If managing your weight is one of your health goals, pineapple can be a helpful food to incorporate into your routine. Pineapple is a low-calorie food, with one cup coming in at only 83 calories. One cup of pineapple contains 22 grams of carbohydrates, and 16 grams of sugar, but it also has a good fiber content of contains 2.3 grams, which will help slow the absorption and help prevent your blood sugar levels from spiking.

Pineapple is a naturally fat-free food, making it a great option when craving a sweet treat. Another reason that pineapples can support weight loss is their high phytonutrient content. Pineapples contain phytonutrients like tannins and flavonoids, which have been found to prevent weight gain, obesity, and type 2 diabetes.6

How To Eat a Pineapple When Dieting


Pineapples can be prepared and enjoyed in countless ways. Here are some options for including more of this tropical fruit in your diet:

  • Fresh pineapple chunks or slices
  • Add pineapple to smoothies for natural sweetness
  • Include it in salads for a tropical taste
  • Use pineapple as a topping for yogurt or oatmeal
  • Freeze, then blend with lime for a fresh sorbet

Is Pineapple Good for You?

Pineapple is a healthy option and can help support weight loss when it’s included as a part of a balanced diet. That being said, tropical fruits like pineapples are higher in sugar and carbs compared to some other fruits like berries. For this reason, people with diabetes may want to limit their pineapple intake or make sure to eat pineapple along with foods that are high in fiber, protein, and healthy fats to slow down the absorption of sugar.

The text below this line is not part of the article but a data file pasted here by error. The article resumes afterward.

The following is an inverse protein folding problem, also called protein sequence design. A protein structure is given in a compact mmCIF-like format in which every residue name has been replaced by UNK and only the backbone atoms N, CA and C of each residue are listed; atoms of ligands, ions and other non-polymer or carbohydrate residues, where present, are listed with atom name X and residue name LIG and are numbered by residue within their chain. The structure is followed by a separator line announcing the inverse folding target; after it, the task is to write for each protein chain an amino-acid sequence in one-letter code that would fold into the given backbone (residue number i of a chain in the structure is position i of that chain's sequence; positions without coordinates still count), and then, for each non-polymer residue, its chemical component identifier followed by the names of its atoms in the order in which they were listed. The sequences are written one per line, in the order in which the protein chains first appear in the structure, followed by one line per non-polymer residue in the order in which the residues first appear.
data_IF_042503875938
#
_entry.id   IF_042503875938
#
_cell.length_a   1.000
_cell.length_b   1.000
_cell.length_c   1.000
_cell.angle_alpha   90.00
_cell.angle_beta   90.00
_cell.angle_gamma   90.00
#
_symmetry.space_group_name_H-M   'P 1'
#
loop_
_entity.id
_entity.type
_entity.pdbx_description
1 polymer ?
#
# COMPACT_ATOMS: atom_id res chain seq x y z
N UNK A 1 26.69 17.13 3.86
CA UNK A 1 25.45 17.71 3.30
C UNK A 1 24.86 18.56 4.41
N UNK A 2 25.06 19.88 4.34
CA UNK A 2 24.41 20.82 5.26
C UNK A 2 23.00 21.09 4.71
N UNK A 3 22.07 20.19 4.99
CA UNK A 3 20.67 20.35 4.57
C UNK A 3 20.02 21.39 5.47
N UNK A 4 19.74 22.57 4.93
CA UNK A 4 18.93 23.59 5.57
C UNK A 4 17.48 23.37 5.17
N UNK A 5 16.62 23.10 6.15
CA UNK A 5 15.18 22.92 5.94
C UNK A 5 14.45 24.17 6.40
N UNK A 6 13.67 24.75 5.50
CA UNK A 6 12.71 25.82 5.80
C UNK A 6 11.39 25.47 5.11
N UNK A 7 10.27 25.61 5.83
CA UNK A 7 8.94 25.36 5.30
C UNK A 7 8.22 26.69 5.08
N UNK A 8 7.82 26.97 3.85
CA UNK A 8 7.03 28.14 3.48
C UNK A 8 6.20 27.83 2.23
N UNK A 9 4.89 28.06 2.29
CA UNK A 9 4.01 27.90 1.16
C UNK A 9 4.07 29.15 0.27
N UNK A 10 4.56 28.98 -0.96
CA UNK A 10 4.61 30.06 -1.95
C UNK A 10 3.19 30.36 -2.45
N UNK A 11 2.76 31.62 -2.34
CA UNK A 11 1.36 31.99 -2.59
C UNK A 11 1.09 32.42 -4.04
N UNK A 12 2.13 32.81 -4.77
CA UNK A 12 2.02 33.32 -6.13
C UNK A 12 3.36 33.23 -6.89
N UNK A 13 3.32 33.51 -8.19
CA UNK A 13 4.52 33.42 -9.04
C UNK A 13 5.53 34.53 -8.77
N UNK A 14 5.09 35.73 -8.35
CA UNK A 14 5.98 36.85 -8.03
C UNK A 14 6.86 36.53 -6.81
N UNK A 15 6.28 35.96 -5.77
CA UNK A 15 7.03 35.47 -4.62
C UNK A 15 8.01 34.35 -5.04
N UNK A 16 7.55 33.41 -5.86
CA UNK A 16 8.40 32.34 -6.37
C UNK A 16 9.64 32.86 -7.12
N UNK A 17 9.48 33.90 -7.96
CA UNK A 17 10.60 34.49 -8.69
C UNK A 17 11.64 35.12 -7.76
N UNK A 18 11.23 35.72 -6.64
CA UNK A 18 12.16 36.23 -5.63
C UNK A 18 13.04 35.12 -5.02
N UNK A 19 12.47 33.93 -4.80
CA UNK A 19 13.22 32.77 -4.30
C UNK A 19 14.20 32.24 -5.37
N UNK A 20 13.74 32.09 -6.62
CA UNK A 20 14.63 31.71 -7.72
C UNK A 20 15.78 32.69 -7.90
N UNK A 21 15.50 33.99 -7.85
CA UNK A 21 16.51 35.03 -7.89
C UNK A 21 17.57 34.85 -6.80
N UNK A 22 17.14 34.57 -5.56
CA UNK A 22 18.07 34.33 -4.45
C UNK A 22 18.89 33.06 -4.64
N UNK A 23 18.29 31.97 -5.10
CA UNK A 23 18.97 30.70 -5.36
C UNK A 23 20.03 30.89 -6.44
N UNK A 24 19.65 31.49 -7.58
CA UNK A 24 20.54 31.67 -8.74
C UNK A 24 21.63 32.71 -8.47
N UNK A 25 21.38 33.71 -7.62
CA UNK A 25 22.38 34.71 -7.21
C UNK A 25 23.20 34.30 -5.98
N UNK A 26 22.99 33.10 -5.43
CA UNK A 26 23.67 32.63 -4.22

As with all fruits, eating it in its natural, unprocessed form is best. Avoid pineapple juice because the high sugar content and lack of fiber will likely increase your blood sugar. For people who don’t have diabetes, pineapple can be a healthy addition to your diet as long as you’re mindful of portion sizes and avoid overeating.

Learn How to Improve Your Nutrition and Monitor Your Glycemic Index Levels With Signos’ Expert Advice

Signos incorporates cutting-edge research and the proven power of continuous glucose monitoring to help you lose weight and reach your health goals. Not sure if Signos is right for you? Take this quiz to find out! Interested in learning more about nutrition and healthy eating habits? Check out more articles on our blog

<p class="pro-tip"><strong>Learn More: </strong><a href="best-fruits-for-weight-loss">Best Fruits for Weight Loss That Will Keep You Healthy</a>.</p>

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About the author

Rebecca Washuta is a licensed dietitian with degrees in neuroscience and nutrition and helped individuals develop long-term health habits and achieve various wellness goals.

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Please note: The Signos team is committed to sharing insightful and actionable health articles that are backed by scientific research, supported by expert reviews, and vetted by experienced health editors. The Signos blog is not intended to diagnose, treat, cure or prevent any disease. If you have or suspect you have a medical problem, promptly contact your professional healthcare provider. Read more about our editorial process and content philosophy here.